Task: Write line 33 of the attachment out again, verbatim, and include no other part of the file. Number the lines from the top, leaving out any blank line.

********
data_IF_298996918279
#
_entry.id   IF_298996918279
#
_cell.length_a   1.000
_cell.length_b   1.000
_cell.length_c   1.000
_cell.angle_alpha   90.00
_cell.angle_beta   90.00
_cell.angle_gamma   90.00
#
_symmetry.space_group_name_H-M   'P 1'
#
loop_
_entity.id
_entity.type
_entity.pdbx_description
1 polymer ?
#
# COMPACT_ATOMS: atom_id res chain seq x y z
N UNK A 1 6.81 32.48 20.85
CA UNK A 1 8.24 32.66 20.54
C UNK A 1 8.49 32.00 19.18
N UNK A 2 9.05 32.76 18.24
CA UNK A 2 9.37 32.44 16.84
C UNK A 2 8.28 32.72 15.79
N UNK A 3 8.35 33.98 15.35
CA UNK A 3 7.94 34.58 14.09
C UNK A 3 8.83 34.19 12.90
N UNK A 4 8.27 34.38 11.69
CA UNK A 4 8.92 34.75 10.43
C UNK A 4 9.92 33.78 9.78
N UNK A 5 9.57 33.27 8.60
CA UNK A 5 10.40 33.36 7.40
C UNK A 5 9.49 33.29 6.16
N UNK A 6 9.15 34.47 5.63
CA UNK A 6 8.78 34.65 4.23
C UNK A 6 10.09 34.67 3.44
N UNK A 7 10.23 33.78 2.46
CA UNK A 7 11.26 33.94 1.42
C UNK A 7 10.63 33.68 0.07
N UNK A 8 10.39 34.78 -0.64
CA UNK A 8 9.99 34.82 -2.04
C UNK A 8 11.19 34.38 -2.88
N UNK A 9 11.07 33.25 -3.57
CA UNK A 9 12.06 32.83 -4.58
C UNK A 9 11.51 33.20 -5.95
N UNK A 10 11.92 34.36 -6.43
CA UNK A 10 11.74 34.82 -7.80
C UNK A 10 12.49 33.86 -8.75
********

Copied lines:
N UNK A 5 9.57 33.27 8.60